The answer came via Simon Warren. For those of you who know Simon, he’s a British cyclist and author behind the popular series of ‘100 Climbs’ books, apps and Strava club that provide the opportunity for cyclists to locate, and tick off, a country’s 100 most brutal – and beautiful – ascents.
“I noticed that for some of the climbs I’d done in the UK, the Strava segment listed them as ‘OFFICIAL 100Climbs’,” says Philip. “When I looked into it, I discovered Simon’s book, 100 Greatest Cycling Climbs, so I bought it and began to tick off my local ones, like Steyning Bostal, Ditchling Beacon and Box Hill.”
As most cyclists will concur, once you’re bitten, you have to scratch that itch – so Philip began to drive to locations across the UK in a quest to add to his tally. Within five months, he’d completed the entire 100 UK climbs. “I really enjoyed it,” he says, citing the Lake District’s Hardknott and Wrynose Pass as the standouts. “But UK climbs are short and brutal. They aren’t French mountains…”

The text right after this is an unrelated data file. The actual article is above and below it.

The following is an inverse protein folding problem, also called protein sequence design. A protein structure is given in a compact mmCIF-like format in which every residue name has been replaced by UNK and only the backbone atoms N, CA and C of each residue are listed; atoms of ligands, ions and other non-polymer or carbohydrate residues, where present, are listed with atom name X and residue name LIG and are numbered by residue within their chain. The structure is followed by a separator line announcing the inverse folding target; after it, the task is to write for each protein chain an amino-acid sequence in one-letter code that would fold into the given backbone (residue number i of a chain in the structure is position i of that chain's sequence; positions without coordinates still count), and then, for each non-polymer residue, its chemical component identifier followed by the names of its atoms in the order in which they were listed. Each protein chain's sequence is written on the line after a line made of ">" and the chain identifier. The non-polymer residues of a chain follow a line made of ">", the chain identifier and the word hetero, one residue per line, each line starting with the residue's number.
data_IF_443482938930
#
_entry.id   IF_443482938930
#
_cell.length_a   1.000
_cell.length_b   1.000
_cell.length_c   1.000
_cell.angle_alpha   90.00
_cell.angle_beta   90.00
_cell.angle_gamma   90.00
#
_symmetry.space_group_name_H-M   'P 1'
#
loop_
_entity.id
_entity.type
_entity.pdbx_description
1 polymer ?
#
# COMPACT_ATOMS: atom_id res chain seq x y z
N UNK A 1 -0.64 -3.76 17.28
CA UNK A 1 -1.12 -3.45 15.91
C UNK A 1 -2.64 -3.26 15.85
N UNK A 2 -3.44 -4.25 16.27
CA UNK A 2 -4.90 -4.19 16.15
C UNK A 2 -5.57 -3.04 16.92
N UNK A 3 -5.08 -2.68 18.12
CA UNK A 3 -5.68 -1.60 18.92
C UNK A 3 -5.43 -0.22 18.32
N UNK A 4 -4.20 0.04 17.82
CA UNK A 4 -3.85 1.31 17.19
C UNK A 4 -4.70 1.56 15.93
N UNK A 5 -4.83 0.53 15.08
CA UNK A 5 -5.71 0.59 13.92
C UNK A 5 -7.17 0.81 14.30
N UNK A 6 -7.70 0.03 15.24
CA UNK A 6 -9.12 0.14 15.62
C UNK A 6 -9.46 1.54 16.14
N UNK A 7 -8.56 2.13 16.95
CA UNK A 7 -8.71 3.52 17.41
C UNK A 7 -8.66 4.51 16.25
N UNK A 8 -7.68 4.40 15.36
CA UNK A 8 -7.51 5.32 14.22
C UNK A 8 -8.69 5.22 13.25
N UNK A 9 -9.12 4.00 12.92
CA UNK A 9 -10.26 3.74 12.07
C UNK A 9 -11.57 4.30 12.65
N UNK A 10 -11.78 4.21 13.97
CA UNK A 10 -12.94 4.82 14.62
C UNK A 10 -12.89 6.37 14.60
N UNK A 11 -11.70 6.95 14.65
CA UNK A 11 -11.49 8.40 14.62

And so the next idea was set in motion, and another of Simon’s books would provide the carrot: 100 Greatest Cycling Climbs of the Tour de France.
Polka dot dreams
“My immediate thought was it would be a great challenge, but totally impractical,” Philip says. “Then I looked in the mirror one day and thought, ‘It’s only me that’s stopping me from doing it.’ So I decided to give it a go.”
In summer 2021, Philip slung his Brompton in his Toyota Yaris and headed to France to tackle the 13 ascents in the Massif Central. “The climbs in that region are all around 6% average, and after completing them, I felt good, and thought, ‘Have I had enough or do I want more?’”
I realised I could give cyclists who’d spent thousands on their bikes a run for their money. So I began to think, ‘What else can I do on a Brompton?’
You can no doubt guess his response: he set off south, driving down to the Pyrenees to bag the more challenging climbs in that region, including some of the brutal monsters on every cyclist’s bucket list, such as the formidable Col du Tourmalet.
“It’s one of the Pyrenees’ most iconic climbs, and I was in awe of it, but I found it relatively straightforward. I climbed Hautacam the next day and absolutely died. It’s a horrible climb – it’s so undulating you can’t get into a rhythm.”
The country’s unique landscape, endless views and friendly locals blew him away. While cycling through a nature reserve between Col du Aubisque and Col du Soulor, he was accompanied by a vulture, gliding along 100ft beside him. “It eventually tipped its wings and off it went. It sent a tingle down my spine.”